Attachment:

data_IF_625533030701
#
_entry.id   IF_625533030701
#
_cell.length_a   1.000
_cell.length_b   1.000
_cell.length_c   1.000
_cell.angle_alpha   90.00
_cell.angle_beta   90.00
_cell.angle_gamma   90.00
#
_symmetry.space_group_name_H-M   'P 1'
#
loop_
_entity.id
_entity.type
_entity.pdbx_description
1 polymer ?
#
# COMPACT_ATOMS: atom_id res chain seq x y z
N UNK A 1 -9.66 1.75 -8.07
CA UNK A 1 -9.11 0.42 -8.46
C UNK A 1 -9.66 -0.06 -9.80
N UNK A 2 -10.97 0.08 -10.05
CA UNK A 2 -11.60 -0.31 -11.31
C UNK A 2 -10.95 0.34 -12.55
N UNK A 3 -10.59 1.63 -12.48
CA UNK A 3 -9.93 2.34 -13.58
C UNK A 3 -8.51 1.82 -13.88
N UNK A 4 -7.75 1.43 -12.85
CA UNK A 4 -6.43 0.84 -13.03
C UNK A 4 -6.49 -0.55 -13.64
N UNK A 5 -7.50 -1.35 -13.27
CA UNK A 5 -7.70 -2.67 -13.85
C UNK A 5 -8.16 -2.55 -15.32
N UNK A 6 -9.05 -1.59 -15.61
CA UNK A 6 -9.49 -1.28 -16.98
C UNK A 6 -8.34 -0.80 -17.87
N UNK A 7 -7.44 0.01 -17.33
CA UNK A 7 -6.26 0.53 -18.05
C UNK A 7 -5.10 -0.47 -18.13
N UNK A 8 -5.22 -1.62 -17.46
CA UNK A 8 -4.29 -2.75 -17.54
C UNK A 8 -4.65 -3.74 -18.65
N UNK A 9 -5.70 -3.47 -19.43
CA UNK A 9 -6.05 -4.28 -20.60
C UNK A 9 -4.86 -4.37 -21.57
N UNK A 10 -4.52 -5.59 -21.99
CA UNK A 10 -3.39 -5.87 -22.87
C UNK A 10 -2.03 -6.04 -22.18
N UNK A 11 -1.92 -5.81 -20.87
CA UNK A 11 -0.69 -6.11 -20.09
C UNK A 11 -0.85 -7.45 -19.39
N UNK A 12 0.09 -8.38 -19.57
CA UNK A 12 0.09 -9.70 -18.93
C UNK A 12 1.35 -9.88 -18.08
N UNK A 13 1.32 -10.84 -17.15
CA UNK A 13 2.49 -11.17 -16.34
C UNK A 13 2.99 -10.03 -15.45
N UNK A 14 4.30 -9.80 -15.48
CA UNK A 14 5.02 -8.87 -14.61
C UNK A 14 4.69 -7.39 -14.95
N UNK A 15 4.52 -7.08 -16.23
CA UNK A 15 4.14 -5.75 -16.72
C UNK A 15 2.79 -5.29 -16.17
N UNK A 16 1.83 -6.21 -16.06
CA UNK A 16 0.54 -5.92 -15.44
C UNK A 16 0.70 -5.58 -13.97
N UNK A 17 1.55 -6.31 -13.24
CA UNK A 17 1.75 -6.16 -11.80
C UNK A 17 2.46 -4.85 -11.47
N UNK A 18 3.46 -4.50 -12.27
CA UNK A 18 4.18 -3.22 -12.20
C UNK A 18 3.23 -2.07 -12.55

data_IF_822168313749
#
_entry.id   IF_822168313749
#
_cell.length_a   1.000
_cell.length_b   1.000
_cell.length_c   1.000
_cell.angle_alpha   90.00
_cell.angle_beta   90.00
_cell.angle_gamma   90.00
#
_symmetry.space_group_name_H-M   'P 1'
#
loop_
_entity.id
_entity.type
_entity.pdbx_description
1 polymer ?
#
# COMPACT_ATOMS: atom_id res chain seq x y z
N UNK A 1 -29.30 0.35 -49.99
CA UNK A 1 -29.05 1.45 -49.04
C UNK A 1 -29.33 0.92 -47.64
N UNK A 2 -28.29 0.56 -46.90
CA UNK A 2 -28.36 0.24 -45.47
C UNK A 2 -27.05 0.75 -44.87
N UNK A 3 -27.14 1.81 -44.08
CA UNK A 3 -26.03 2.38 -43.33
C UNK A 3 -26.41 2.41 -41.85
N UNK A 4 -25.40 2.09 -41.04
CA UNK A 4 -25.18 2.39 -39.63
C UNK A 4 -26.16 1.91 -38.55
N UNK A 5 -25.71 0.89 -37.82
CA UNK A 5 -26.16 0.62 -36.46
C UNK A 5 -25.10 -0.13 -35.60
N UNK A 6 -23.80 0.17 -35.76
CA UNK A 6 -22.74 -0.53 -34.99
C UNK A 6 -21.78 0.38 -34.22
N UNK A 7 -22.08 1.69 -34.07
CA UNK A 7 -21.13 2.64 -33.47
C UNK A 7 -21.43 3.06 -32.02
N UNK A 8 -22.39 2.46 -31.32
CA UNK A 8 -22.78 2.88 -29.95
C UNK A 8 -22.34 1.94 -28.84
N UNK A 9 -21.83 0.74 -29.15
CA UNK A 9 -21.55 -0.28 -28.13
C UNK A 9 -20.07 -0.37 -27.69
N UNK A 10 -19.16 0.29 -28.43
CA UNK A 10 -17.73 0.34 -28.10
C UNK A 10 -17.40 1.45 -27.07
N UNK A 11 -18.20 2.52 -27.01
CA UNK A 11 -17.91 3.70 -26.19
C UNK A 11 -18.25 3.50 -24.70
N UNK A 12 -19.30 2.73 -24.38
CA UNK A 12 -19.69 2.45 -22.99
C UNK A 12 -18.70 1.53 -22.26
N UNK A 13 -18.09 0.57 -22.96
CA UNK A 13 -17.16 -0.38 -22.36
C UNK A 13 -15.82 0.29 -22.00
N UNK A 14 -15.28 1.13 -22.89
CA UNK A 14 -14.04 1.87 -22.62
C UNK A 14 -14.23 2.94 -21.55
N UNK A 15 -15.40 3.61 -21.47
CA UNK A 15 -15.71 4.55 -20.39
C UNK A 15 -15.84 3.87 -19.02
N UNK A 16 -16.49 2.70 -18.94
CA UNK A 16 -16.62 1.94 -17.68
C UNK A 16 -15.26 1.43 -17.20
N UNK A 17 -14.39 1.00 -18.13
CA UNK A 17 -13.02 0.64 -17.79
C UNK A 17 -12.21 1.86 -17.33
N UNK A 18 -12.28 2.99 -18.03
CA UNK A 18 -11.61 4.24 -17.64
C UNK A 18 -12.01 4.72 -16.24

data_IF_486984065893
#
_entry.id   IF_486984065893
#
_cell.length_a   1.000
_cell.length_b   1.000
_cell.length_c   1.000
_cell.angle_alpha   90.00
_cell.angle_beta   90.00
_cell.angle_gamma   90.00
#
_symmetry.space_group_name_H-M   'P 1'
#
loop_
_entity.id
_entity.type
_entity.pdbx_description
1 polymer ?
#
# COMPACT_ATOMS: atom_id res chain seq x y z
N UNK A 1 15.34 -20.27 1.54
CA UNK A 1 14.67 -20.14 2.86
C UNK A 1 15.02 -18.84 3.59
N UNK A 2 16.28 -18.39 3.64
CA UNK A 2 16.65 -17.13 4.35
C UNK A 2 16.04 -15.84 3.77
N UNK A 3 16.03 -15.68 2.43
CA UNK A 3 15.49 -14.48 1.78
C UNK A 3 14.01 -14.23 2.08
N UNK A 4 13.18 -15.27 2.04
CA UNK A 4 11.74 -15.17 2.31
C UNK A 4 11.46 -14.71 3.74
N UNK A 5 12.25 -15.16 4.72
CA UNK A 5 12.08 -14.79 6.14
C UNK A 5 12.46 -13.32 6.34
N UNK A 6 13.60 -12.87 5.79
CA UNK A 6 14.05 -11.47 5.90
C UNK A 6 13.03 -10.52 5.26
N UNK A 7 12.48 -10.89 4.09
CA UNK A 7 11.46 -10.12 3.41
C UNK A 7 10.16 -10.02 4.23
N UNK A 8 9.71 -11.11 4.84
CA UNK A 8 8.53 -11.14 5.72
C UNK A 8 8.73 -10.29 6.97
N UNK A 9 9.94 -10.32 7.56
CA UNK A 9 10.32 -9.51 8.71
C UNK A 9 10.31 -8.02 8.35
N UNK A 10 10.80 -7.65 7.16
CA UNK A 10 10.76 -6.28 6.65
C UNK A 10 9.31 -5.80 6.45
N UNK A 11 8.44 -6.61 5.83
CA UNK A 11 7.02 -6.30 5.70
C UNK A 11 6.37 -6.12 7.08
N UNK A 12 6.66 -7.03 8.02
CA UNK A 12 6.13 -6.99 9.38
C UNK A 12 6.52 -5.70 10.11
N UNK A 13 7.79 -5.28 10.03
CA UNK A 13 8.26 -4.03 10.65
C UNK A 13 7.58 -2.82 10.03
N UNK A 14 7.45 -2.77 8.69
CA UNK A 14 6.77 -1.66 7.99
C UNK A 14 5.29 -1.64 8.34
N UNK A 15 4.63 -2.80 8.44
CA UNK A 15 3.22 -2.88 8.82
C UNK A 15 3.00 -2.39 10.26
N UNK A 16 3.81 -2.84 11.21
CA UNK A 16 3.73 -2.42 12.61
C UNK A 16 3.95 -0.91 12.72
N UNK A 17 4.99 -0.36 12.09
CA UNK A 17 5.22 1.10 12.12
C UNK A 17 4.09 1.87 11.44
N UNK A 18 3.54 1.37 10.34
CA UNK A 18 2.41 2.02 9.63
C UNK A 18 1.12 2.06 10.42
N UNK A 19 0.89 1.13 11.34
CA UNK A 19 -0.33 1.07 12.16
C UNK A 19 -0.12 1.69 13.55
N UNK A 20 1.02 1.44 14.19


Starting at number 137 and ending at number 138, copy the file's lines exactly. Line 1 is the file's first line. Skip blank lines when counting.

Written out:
N UNK A 15 -15.40 3.61 -21.47
CA UNK A 15 -15.71 4.55 -20.39